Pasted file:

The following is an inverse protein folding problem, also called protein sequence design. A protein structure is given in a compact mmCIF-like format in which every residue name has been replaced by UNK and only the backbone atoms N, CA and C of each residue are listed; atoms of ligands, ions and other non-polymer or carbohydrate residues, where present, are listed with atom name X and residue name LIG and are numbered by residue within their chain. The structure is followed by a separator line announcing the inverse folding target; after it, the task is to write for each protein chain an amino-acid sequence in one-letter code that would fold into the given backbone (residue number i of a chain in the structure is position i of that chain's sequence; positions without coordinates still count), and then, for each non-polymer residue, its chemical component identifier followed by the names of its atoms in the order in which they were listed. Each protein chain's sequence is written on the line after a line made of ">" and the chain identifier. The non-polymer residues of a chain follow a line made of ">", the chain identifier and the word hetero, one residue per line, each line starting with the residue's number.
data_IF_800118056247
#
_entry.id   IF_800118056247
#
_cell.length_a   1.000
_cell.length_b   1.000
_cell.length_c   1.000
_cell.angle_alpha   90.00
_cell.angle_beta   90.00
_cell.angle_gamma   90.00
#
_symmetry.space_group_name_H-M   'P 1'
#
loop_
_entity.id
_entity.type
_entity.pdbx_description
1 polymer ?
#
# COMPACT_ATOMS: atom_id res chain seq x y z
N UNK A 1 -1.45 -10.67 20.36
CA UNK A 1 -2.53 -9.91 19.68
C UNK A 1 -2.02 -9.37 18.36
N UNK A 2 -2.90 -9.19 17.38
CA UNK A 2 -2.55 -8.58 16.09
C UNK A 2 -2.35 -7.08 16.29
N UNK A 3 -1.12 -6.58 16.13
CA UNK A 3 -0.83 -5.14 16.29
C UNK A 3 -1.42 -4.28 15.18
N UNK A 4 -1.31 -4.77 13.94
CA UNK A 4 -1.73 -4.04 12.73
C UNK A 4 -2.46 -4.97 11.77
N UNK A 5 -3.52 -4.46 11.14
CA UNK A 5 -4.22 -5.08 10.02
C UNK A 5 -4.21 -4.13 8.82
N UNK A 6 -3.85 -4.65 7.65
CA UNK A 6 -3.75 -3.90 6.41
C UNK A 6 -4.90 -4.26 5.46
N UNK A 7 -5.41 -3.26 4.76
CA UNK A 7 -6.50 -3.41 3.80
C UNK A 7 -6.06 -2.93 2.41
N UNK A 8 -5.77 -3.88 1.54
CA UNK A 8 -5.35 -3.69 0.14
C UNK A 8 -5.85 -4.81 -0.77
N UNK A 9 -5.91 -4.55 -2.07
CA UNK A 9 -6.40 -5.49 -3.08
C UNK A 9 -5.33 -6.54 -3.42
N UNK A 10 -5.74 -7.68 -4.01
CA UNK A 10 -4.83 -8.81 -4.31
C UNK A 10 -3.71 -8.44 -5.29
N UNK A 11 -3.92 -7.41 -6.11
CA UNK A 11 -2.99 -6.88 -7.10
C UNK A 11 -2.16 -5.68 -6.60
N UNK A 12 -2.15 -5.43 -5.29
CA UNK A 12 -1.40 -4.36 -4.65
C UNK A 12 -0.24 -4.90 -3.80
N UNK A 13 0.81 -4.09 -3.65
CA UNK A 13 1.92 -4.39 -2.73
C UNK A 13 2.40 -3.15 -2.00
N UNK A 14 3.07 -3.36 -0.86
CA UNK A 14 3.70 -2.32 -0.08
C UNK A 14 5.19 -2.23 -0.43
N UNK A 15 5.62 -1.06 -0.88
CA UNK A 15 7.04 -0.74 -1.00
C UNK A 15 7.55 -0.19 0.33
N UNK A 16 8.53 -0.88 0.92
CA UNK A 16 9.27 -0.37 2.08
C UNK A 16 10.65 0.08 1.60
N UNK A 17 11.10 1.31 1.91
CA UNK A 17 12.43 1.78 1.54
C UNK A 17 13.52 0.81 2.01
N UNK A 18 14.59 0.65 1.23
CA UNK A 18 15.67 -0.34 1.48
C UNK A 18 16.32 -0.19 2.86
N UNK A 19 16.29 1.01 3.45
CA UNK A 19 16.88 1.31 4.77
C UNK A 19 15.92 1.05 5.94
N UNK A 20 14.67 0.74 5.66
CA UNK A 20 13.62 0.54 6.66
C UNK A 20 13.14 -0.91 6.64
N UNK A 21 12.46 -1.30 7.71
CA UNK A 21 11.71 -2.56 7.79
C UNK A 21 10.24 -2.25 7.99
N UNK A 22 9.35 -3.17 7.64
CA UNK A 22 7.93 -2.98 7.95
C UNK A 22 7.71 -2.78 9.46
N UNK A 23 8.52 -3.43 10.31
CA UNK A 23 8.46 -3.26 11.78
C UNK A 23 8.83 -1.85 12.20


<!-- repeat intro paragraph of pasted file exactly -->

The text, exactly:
The following is an inverse protein folding problem, also called protein sequence design. A protein structure is given in a compact mmCIF-like format in which every residue name has been replaced by UNK and only the backbone atoms N, CA and C of each residue are listed; atoms of ligands, ions and other non-polymer or carbohydrate residues, where present, are listed with atom name X and residue name LIG and are numbered by residue within their chain. The structure is followed by a separator line announcing the inverse folding target; after it, the task is to write for each protein chain an amino-acid sequence in one-letter code that would fold into the given backbone (residue number i of a chain in the structure is position i of that chain's sequence; positions without coordinates still count), and then, for each non-polymer residue, its chemical component identifier followed by the names of its atoms in the order in which they were listed. Each protein chain's sequence is written on the line after a line made of ">" and the chain identifier. The non-polymer residues of a chain follow a line made of ">", the chain identifier and the word hetero, one residue per line, each line starting with the residue's number.